There was Samuelsen’s confectionery and soda shop, Hagen's appliance store, Moberg’s Norwegian deli, and a host of other Scandinavian-owned businesses. On Cedar Avenue was Dania Hall, where the Danish community would meet. An eclectic mix of Gothic and classical styles, the building included a dining hall and kitchen in the basement, commercial space on the first floor, offices for the Society of Dania plus billiard and reading rooms on the second floor. A theater/assembly hall on the third and fourth floors featured Scandinavian vaudeville acts and weekend dances. On the corner of Cedar and Washington, just before the Washington Ave Bridge, was the Breezy Point Tavern owned by Oscar Carlsen, a Norwegian immigrant from the turn of the 20th century. Oscar had come to Minnesota to work in the lumber camps and saved a stake to buy this tavern.
Where men in the community once worked in small businesses, or as skilled tradesmen, and workers for the railroad, flour mills, and breweries, Cedar-Riverside declined as a core community in the 1920s due to the impact of Prohibition on the entertainment district. Into the 1940s, Cedar-Riverside remained heavily Scandinavian. Postwar immigrants from all over Eastern Europe then settled in the area. The junction of Washington Avenue, Cedar Avenue, and 19th Avenue was known as Seven Corners. The Cedar-Riverside area had been known as "Snoose Boulevard" (Snusgatan) because so many Scandinavians lived there.
The West Bank, with the locally infamous Seven Corners district, mouldered into a skid row scene in the 1950s. In the mid-to-late 1960s, the area became the center of the University-oriented counterculture and antiwar movement. It was home to local hippies, protesters, and other anti-establishment groups between the 1960s and early 1970s. During those days, the neighborhood was known as the "Haight-Ashbury of the Midwest."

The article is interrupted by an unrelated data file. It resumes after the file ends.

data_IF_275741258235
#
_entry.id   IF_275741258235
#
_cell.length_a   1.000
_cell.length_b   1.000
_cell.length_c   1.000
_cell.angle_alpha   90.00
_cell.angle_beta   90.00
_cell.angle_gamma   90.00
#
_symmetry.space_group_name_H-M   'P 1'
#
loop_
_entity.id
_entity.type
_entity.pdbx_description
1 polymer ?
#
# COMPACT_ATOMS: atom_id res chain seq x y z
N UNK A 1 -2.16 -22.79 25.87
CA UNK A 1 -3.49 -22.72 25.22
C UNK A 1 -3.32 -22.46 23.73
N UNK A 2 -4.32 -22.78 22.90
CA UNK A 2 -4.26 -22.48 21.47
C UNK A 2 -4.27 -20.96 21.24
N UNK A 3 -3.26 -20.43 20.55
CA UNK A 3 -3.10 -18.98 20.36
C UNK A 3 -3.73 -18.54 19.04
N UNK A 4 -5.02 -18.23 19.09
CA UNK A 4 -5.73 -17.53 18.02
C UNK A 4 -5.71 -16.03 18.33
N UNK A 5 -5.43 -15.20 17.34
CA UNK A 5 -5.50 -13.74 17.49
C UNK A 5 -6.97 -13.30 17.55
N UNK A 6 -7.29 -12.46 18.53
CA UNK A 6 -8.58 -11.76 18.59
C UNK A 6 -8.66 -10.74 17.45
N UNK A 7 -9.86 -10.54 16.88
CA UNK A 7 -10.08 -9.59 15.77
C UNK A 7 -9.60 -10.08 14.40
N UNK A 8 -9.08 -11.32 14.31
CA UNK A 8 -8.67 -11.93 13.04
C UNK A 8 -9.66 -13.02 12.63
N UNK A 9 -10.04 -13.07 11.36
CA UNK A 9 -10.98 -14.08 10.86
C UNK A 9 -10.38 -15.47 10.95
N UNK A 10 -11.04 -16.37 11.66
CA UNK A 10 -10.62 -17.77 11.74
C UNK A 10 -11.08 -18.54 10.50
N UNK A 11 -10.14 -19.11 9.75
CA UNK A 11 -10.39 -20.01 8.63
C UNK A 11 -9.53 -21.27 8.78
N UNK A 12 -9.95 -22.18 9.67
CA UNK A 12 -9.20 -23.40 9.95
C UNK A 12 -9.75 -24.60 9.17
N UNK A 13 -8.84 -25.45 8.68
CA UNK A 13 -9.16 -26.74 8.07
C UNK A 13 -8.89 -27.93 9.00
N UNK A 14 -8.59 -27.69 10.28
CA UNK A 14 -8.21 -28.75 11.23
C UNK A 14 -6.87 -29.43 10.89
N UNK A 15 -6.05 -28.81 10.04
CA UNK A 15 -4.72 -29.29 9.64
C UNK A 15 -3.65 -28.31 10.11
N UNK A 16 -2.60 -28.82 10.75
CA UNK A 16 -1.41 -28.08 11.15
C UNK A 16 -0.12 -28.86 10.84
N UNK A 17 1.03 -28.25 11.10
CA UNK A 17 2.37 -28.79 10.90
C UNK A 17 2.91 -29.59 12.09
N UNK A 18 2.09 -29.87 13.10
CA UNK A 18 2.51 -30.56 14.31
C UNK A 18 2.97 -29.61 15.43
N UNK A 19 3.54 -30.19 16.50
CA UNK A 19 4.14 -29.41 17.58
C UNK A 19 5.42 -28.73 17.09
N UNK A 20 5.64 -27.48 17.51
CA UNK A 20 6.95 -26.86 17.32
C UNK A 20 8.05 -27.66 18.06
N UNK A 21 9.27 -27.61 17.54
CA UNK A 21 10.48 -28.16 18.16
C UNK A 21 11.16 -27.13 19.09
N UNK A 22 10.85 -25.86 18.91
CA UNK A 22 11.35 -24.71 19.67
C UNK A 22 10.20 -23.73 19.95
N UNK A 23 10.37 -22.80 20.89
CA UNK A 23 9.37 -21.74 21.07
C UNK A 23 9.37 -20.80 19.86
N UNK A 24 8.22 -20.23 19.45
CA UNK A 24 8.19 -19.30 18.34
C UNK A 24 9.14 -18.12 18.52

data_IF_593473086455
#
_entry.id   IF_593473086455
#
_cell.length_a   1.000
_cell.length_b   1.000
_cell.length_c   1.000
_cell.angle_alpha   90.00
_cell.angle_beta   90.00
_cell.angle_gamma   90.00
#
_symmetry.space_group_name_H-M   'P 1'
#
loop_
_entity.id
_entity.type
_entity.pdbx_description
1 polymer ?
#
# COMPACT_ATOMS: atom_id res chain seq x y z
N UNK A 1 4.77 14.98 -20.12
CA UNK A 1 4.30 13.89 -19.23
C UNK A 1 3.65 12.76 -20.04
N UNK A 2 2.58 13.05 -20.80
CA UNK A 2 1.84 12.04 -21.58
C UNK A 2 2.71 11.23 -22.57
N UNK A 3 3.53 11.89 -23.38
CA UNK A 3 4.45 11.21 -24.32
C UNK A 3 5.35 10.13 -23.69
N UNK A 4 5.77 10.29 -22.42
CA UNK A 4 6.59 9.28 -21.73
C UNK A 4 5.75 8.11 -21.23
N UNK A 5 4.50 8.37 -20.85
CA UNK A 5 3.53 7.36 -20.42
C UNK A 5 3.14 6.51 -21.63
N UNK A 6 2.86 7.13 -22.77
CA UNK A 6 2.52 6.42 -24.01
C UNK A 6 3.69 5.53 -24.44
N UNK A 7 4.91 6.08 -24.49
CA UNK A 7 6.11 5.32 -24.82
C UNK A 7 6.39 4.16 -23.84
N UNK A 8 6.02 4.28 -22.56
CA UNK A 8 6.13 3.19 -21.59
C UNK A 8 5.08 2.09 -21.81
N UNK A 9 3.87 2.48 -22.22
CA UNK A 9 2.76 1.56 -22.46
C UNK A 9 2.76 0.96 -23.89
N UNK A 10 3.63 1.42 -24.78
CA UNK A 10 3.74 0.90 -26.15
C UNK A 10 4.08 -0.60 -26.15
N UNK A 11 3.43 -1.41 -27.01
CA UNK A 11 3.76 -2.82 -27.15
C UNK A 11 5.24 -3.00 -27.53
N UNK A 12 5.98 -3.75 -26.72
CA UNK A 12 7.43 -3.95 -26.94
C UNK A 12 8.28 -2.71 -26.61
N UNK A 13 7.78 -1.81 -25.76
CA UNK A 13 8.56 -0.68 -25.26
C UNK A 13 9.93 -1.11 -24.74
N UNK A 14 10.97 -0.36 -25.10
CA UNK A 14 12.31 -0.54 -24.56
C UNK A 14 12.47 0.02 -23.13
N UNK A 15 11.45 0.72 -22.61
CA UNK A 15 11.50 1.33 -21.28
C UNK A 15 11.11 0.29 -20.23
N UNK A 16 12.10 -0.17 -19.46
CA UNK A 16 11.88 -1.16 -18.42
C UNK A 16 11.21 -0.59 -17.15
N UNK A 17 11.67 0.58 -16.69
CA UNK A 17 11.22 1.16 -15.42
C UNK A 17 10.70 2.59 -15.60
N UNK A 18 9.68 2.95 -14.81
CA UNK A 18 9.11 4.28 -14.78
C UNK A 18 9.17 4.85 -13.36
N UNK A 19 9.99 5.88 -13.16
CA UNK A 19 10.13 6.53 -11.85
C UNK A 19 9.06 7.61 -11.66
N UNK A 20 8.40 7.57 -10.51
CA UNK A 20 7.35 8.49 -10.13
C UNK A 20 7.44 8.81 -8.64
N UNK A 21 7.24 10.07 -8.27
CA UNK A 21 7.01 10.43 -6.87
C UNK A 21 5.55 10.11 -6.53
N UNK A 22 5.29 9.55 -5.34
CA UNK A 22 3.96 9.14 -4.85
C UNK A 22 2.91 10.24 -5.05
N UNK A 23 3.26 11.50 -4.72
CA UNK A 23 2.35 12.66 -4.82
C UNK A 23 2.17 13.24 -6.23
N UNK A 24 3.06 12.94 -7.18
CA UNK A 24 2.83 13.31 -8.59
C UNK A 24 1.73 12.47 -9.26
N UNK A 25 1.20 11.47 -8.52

The West Bank was home to McCosh's secondhand book store, a center for Beat and Hippie left-leaning bookworms, and later Things, probably the first head shop in the Twin Cities, which sold counterculture curios, anti-war buttons and posters, incense and drug paraphernalia. Marijuana, hashish and LSD were readily available in the area after about 1967. A community of hippies — and numerous students and hangers-on who emulated the hippie lifestyle (at least on weekends) — lived in old rental houses in the area and congregated at coffeehouses, such as the Extemporé, The Scholar and the Broken Drum, and at bars, such as the Triangle Bar, the Viking, Caesar's, The Mixers and the Music Bar. (The latter burned down the night Robert Kennedy was assassinated, and eventually was replaced by a "people's park"). The Triangle often featured performers and recording artists Dave Ray, Tony Glover and John Koerner, who had associated to some degree with Bob Dylan during his brief Minneapolis sojourn.
In 1973, the Riverside Plaza apartment complex was opened. Designed by architect and Cedar-Riverside resident Ralph Rapson, the tall buildings with their signature colored panels are a Minneapolis landmark and were featured as the residence of Mary Richards in later seasons of The Mary Tyler Moore Show. Many of the businesses that were established during that time — Martha's Antiques, the Whale Leather Shop, the Five Corners Saloon, Richter's Drug Store and Smith's Leather Shop — eventually went out of business, gradually giving way to newer stores and shops. However, the old Depth of Field remains.
The neighborhood's past still has an influence in the present. Some of the businesses in the area harken back to an earlier time, like the worker-controlled punk hangout, Hard Times Café and the now-closed North Country Food Co-Op. In fact, some of the businesses, specifically in the Seven Corners district, use the history to promote their own business, such as the "Legend of the Seven Switchmen."
Fairview Hospital and St. Mary's Hospital figured prominently in the neighborhood, being only a few blocks away. Fairview and St. Mary's, which merged in 1986, later merged with the University of Minnesota Hospitals, forming a major medical complex straddling the Mississippi River. The organization is now known as University of Minnesota Medical Center.
Cedar-Riverside is home to a thriving arts culture. There are many playhouses and theatre groups in the area, including the Mixed Blood Theatre Company, Theatre in the Round, and The Southern Theater. There is also a percolating music scene, with musicians frequenting venues like The Cedar Cultural Center, The Triple Rock Social Club, The Cabooze, The Red Sea, The Nomad World Pub, Acadia Cafe, and Palmer's.